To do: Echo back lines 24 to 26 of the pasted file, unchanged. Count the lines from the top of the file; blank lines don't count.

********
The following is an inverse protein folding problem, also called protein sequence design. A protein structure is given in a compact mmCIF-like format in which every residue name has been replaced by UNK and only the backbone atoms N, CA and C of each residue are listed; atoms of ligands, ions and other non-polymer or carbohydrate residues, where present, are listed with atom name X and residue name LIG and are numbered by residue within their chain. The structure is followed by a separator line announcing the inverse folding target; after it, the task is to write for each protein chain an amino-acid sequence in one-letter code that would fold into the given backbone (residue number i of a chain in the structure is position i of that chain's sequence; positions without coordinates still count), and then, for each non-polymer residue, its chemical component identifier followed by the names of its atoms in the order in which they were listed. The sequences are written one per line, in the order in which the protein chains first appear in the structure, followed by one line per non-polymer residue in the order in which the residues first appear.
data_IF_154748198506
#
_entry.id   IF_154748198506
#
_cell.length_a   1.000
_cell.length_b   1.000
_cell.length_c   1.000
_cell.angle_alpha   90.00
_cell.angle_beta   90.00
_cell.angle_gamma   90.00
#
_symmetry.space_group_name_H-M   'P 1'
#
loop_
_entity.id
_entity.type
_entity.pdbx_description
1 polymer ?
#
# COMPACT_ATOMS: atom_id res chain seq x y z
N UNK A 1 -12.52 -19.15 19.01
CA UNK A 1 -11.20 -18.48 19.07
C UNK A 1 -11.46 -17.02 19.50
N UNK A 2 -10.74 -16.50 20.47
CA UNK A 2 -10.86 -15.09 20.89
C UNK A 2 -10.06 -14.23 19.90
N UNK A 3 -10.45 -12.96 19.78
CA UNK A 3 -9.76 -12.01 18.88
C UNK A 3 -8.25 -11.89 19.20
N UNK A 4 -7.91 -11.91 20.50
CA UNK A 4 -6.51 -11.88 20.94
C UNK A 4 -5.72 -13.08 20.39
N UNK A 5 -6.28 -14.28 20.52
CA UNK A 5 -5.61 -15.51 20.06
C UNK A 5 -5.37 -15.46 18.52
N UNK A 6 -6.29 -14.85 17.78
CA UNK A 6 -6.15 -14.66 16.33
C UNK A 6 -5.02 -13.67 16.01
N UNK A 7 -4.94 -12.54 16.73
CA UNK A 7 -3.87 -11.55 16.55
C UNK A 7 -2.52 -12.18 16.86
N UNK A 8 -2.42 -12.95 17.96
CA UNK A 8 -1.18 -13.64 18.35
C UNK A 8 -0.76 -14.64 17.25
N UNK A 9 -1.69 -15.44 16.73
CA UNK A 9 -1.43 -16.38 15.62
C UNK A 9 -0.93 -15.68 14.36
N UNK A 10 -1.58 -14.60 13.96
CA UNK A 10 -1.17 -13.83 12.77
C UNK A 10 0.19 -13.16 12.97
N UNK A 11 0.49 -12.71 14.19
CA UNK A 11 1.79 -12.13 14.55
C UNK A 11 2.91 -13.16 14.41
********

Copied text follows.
C UNK A 1 -11.46 -17.02 19.50
N UNK A 2 -10.74 -16.50 20.47
CA UNK A 2 -10.86 -15.09 20.89